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[[File:JohannFDick.jpg|300px|thumb|right|''Johann F. Dick
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'']]    However, after the mid 1970s, membership numbers declined. As a result, in 1994, the [[Niagara Christian Fellowship Chapel (Niagara-on-the-Lake, Ontario, Canada)|Niagara Fellowship Chapel]], the Virgil Mennonite Brethren Church and several families from other Mennonite Brethren congregations throughout the Niagara Region, joined together to form a new entity called Cornerstone Community Church. Still located on the original Virgil site, the Cornerstone church building was updated in the mid-1990s, at which time the roof line was lengthened over the second addition.
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[[File:JohannFDick.jpg|300px|thumb|right|''Johann F. Dick'']]    However, after the mid 1970s, membership numbers declined. As a result, in 1994, the [[Niagara Christian Fellowship Chapel (Niagara-on-the-Lake, Ontario, Canada)|Niagara Fellowship Chapel]], the Virgil Mennonite Brethren Church and several families from other Mennonite Brethren congregations throughout the Niagara Region, joined together to form a new entity called Cornerstone Community Church. Still located on the original Virgil site, the Cornerstone church building was updated in the mid-1990s, at which time the roof line was lengthened over the second addition.
  
 
While the primary language of worship up to the 1960s was German, in 2003 it is English and represents individuals from a wide range of ethnic and cultural backgrounds, as well as 2nd, 3rd and 4th generation Mennonites. While all of the church's programs and worship services are in English, such as the Christian Education program for children and adults, and the main Sunday worship service, Cornerstone continues to provide a German Bible study on Wednesday afternoons during the winter months. The last German worship service was held on Sunday, 30 January 2005. Clearly, although some traditions remain, and many of the members still come from a Mennonite ancestry, that is changing due to a changing demographic.
 
While the primary language of worship up to the 1960s was German, in 2003 it is English and represents individuals from a wide range of ethnic and cultural backgrounds, as well as 2nd, 3rd and 4th generation Mennonites. While all of the church's programs and worship services are in English, such as the Christian Education program for children and adults, and the main Sunday worship service, Cornerstone continues to provide a German Bible study on Wednesday afternoons during the winter months. The last German worship service was held on Sunday, 30 January 2005. Clearly, although some traditions remain, and many of the members still come from a Mennonite ancestry, that is changing due to a changing demographic.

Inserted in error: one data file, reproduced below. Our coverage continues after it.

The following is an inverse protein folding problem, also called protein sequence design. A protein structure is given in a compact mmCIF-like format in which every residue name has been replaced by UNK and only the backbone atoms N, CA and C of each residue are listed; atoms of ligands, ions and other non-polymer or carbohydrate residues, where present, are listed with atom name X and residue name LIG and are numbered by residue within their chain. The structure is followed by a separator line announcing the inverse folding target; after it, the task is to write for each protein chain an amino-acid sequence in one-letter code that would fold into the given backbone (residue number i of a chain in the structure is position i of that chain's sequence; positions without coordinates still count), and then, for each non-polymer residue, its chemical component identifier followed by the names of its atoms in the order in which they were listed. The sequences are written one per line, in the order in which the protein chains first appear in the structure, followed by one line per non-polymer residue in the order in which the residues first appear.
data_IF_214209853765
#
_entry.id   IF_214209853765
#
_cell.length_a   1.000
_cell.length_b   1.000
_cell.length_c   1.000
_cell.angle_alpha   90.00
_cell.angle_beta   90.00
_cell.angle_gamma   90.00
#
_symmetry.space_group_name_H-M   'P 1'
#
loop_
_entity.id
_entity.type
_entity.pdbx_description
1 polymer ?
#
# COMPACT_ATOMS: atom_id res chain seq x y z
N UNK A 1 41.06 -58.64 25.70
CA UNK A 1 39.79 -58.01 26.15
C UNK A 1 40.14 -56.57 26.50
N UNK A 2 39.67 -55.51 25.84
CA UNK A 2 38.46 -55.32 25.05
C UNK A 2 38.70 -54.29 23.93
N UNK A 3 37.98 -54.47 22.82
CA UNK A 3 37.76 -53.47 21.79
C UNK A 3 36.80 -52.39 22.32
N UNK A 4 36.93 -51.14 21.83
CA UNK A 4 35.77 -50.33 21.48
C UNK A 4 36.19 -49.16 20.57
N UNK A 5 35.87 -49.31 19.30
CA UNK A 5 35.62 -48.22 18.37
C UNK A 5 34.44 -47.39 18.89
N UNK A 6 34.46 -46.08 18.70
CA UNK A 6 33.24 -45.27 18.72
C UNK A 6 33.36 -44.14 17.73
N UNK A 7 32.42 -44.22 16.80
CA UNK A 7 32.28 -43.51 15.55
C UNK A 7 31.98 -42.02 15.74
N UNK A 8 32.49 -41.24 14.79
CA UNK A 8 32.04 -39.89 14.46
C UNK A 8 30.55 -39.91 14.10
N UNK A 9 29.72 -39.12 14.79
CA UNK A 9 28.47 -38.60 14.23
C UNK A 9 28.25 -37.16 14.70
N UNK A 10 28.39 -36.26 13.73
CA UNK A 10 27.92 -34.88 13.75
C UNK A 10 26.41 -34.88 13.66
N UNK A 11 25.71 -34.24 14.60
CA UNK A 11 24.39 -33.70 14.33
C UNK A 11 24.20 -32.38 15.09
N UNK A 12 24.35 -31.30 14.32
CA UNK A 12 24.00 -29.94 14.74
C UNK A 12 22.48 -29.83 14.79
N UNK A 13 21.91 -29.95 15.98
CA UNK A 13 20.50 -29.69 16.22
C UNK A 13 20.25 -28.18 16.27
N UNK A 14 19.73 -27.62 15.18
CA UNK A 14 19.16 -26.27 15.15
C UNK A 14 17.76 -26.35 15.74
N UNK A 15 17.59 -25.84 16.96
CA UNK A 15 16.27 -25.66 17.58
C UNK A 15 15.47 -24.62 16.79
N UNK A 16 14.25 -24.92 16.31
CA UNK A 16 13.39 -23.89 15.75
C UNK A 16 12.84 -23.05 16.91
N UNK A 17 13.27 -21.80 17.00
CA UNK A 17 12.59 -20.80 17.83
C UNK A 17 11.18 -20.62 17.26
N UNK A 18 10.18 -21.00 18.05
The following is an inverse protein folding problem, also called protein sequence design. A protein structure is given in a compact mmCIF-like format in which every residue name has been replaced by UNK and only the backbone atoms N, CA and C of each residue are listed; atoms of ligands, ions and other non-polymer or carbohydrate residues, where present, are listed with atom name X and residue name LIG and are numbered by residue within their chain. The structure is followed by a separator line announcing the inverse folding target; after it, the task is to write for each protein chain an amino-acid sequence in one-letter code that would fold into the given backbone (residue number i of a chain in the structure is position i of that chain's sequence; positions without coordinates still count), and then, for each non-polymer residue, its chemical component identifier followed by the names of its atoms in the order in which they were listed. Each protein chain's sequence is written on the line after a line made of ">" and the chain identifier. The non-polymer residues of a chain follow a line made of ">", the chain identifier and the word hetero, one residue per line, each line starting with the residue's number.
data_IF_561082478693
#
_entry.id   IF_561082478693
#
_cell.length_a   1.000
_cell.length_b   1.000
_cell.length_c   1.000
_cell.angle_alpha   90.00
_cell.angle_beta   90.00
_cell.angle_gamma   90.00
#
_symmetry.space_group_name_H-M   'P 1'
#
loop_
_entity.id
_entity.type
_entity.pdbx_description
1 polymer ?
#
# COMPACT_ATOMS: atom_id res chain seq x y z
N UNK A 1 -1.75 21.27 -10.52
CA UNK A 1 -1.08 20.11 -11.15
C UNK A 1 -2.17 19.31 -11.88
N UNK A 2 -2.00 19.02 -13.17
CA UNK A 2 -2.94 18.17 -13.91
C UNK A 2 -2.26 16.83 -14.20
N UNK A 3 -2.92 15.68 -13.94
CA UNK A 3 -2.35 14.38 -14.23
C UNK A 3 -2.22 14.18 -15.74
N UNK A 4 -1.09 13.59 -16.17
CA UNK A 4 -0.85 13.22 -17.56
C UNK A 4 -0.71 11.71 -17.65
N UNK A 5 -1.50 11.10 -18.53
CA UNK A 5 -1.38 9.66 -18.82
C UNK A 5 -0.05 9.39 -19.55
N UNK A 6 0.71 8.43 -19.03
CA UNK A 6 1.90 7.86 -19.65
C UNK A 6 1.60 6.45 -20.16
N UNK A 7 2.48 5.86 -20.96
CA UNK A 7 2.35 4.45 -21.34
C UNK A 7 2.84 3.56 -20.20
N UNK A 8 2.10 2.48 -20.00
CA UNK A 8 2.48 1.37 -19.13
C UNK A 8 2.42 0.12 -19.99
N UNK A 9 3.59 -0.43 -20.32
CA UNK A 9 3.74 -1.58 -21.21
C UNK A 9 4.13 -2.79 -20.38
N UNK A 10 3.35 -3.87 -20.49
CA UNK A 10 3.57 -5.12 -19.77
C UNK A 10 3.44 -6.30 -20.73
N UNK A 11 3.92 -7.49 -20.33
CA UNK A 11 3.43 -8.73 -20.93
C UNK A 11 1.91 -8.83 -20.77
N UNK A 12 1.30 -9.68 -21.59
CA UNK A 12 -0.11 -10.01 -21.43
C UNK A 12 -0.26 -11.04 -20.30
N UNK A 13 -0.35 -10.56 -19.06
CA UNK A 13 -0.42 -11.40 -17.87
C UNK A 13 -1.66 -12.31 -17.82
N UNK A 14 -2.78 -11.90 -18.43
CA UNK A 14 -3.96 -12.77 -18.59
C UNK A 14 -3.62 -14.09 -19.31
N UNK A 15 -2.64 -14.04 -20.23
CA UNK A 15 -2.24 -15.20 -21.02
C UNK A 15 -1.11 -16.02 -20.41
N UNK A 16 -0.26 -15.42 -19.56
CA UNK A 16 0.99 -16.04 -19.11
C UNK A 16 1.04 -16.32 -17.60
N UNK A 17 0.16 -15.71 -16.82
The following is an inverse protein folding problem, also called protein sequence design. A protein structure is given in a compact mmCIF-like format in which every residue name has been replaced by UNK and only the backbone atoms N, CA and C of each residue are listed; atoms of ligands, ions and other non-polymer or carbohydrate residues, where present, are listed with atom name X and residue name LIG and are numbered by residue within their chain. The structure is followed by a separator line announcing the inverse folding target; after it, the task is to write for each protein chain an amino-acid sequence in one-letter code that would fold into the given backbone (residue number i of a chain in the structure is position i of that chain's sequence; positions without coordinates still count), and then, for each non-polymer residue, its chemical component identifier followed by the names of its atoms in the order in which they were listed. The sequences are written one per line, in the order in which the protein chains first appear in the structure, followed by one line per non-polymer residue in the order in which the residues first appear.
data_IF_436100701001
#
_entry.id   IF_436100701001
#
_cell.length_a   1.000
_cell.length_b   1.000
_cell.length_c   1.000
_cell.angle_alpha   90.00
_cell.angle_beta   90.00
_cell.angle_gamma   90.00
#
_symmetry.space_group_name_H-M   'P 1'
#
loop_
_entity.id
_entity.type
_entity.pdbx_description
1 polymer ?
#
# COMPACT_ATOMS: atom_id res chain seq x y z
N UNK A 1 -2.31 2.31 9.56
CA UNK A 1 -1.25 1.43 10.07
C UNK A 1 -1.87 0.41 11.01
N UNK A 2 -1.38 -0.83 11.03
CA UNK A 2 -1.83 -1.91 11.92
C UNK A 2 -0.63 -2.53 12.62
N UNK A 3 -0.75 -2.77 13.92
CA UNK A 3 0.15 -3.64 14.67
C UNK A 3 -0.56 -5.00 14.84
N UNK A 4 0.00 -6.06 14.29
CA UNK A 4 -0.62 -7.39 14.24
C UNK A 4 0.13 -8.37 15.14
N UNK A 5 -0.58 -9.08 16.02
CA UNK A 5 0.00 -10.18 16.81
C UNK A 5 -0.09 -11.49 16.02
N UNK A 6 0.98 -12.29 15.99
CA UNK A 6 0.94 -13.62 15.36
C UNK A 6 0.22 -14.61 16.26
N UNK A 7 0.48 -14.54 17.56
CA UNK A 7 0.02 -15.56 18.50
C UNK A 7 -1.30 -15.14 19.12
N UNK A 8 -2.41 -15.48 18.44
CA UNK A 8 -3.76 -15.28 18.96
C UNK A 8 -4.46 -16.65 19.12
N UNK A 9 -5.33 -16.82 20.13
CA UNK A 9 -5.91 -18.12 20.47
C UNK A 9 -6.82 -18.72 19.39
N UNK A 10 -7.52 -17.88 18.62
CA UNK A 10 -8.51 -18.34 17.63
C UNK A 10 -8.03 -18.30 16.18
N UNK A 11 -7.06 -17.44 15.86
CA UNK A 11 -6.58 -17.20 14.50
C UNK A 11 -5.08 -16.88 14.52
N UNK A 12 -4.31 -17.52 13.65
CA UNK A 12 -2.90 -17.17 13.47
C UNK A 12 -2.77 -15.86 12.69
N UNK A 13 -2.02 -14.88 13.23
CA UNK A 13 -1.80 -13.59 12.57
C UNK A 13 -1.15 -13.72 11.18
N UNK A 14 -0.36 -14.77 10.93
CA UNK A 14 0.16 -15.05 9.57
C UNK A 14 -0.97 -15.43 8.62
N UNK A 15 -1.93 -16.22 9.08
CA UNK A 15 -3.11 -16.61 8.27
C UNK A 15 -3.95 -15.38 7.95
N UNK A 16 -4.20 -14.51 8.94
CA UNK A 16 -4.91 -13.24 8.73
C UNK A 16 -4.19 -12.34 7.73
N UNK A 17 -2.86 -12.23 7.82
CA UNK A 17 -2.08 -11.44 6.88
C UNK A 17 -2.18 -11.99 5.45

Revision as of 13:58, 23 August 2013

Cornerstone Community Church, 2006.
The Mennonite Brethren church in Virgil, Ontario has had three names: the Niagara Mennonite Brethren Church from 1937 until 1953, the Virgil Mennonite Brethren Church from 1953 until 1994 and Cornerstone Community Church from 1994 until the present.

In the early to mid 1930s, Mennonite descendants began moving to the Niagara-on-the-Lake area where they initially worshiped together at the Wilhelm Andres farm on Niven Road. By 1937 the first Mennonite Brethren congregation was formed and called the Niagara Mennonite Brethren Church. Meeting in private homes for four years, the building at the Virgil site was completed and occupied in the fall of 1941.

The church leaders who served were Johann F. Dick, Dietrich J. Klassen, Johann D. Penner and Jacob P. Dyck who served during the period when, in 1953, the name of the church was changed to the Virgil Mennonite Brethren Church. Then, in 1958, John G. Baerg was called as the first full-time pastor and served for eighteen years until 1976.

The church building has a long and interesting history. In 1961, a two-story Christian Education wing was added to the side of the original building while a second addition was completed in 1972 which consisted of a large kitchen and washrooms in the basement area, as well as a library, pastor's study and hallway on the main level.